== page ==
Which Firm in Boston? Advise for a newb?

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Aug 15, 2005 1:49 am

Hello,


I was targeting the sell side of the investment banking firms and didnt get an offer. So I looked into the broker side and lo and behold everyone in town is trying to hire me. Any sage advise to me before my interviews? All the big guys and a bunch of no-name firms are here, and my first interview is with smith barney tommorow. Which firms have the best payout/ training. I heard its best to start with a big firm - is that true?


I just got my MBA and did an internship at a mutual fund which got me interested in the markets. Before school I opened a few businesses ran IT departments and was an excellent door to door vacuum salesman. My personal network is much stronger in Texas than Massachusetts. Will that be a proble?

Aug 15, 2005 11:52 am

Do yourself a favor and check out Raymond James.  Great management, great equity research and you can go independent and still be an employee.  Very happy here. 


Great training  (in Florida too!!!!!)


Best of luck.

Aug 16, 2005 7:41 pm
joe-newb:

Hello,


I was targeting the sell side of the investment banking firms and didnt get an offer.



Keep trying.  They LOVE persistence.  No joke.  Keep hounding them and hounding them.


joe-newb:



So I looked into the broker side and lo and behold everyone in town is trying to hire me.




That's because they are all eager to get someone--anyone--in the door who has a greater than 20% chance of succeeding.

joe-newb:

Any sage advise to me before my interviews?



Sure.  Make sure you lick your lips a lot and jingle-jangle the
keys in your pants pockets during the interview.  Nothing says
"I'm your man" like a friendly game of pocket pool.  Batting your
eyelashes is a good way to leave a lasting impression, too.  ;)


[quote=joe-newb]

All the big guys and a bunch of no-name firms are here, and my first
interview is with smith barney tommorow. Which firms have the best
payout/ training. I heard its best to start with a big firm - is that
true?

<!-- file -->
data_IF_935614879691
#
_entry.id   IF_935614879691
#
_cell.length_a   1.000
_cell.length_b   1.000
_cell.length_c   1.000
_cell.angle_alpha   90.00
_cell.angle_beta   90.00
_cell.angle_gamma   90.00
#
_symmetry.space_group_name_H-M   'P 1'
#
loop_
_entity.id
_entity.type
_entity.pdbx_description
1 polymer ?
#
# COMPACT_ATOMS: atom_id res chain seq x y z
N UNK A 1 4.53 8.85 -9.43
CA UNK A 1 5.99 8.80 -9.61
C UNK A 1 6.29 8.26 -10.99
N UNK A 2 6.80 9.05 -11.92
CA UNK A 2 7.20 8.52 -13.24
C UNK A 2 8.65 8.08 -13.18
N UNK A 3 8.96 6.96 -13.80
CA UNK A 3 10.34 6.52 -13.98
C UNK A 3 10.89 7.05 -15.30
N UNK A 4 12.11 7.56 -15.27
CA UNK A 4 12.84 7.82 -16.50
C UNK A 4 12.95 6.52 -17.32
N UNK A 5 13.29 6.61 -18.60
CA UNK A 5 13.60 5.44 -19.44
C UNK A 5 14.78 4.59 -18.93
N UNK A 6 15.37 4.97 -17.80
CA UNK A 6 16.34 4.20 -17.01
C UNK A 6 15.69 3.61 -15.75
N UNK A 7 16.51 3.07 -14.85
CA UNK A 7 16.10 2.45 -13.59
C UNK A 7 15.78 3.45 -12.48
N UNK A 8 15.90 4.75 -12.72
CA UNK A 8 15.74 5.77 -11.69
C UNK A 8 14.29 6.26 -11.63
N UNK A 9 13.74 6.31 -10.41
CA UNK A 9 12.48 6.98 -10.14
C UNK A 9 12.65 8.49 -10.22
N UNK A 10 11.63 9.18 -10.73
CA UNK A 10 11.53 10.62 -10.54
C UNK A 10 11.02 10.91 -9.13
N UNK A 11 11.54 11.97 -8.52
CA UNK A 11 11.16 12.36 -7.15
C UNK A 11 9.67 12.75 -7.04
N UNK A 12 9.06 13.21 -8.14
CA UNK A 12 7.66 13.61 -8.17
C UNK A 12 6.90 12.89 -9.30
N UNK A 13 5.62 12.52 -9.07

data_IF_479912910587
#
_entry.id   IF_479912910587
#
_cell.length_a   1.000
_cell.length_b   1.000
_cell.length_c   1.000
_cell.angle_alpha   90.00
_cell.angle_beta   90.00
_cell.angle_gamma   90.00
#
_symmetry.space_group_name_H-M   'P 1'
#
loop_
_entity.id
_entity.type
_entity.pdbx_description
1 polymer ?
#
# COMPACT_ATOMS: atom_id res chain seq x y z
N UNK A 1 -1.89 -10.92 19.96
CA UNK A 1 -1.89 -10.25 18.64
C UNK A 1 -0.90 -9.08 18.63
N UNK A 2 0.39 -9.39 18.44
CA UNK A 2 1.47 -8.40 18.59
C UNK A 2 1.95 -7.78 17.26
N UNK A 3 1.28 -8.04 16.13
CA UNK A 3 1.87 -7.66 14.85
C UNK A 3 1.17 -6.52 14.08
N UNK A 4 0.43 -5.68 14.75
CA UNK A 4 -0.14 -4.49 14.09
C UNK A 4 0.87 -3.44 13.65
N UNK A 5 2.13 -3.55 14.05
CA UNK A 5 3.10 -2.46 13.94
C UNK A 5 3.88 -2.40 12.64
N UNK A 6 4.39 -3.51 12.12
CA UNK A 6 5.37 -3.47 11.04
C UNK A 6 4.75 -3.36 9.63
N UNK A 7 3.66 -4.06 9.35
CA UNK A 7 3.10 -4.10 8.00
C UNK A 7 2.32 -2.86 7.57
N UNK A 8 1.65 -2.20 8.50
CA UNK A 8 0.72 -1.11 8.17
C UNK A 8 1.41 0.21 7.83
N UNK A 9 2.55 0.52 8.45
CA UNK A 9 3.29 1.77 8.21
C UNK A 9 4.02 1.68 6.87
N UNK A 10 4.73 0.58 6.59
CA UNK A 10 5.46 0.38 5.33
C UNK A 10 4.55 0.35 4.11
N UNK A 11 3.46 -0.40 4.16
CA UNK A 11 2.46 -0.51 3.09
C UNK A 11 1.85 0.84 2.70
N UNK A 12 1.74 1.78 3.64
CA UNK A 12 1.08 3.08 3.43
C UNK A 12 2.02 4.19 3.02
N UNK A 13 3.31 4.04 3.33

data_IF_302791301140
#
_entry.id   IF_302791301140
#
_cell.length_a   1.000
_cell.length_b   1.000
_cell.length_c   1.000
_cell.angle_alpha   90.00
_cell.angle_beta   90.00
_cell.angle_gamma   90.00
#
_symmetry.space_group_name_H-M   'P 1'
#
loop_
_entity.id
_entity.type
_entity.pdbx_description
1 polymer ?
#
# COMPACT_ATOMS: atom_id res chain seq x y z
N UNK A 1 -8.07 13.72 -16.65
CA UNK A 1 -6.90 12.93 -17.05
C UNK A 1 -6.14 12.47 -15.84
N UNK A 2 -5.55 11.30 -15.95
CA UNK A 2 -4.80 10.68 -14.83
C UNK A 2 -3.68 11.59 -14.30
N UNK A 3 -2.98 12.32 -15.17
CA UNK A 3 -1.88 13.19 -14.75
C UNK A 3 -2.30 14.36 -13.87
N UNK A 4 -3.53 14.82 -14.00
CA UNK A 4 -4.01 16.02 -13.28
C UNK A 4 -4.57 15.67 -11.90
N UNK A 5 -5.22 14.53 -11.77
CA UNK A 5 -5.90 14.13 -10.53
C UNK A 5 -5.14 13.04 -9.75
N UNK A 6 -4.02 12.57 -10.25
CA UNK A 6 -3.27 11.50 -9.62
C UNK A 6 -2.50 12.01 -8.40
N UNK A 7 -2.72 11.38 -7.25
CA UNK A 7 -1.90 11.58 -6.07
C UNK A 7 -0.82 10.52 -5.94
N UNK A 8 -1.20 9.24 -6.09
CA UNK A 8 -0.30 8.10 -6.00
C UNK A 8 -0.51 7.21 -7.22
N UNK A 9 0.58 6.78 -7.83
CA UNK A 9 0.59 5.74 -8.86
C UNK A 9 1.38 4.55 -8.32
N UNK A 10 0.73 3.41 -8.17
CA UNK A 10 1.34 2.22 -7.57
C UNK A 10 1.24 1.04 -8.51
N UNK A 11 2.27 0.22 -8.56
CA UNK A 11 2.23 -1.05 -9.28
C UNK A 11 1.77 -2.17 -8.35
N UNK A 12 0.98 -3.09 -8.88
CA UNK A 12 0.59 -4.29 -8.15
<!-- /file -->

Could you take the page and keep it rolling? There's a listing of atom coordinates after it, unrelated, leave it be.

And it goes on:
[/quote]

No, it is absolutely NOT true.  It is best to start wherever you
feel the most comfortable (and perhaps where you can get some accounts
from retiring colleagues--nothing wrong with easy money).  Sure,
as you are starting out a name-brand MAY have some cachet, or it may
not (scandals, fraud, look up Merrill Lynch for details).  Any $2
million producer at a hardly-heard-of regional will tell you that it is
he himself who is important--that the name of the firm he works for
means nothing.  And he is right.



[quote=joe-newb]

I just got my MBA and did an internship at a mutual fund which got me interested in the markets.


[/quote]

You, sir, should be applying at hedge funds!  Well, if your
concentration is in Finance, at least.  And maybe if your
concentration isn't in Finance as well.


A few years at a good hedge fund and you'll be knocking back $500k easy.



[quote=joe-newb]

Before school I opened a few businesses ran IT departments and was an
excellent door to door vacuum salesman. My personal network is
much stronger in Texas than Massachusetts. Will that be a proble?

[/quote]

Personal networks are always a big plus.  But not a necessity. 



You don't mention anything about the "businesses" you've opened, but an
entreprenuerial spirit is a definite plus.  However, if you are so
successful at starting businesses, why are you looking for jobs as a
broker?



You've definitely got some good qualifications.  Good luck to you sir!

Aug 17, 2005 11:00 am
inquisitive:

Personal networks are always a big plus.  But not a necessity. 

You don't mention anything about the "businesses" you've opened, but an entreprenuerial spirit is a definite plus.  However, if you are so successful at starting businesses, why are you looking for jobs as a broker?

You've definitely got some good qualifications.  Good luck to you sir!


I do have other options, but I am looking for a challenge.


The two businesses I opened are still running 5 and 10 years later. The first sells vacuums door to door and is run by my brother. He has @ 100 salesppl pounding the pavement for him, while he gives motivational speaches on how you can make it etc. I am not interested in this option. The second sells computer hardware to the  small biz market which is flawed for a few reasons including - small businesses are cheap - I should have been selling to large biz, and the margins on computer hardware continue to collapse.


I know several ppl going to hedge funds in an analyst or programmer role. I am interested in sales. Will they let someone with almost no experience in the financial markets pitch their prospects?


My other option is to go into software sales where the money is just as good as the financial markets. I am going to decide based upon who I will be working with.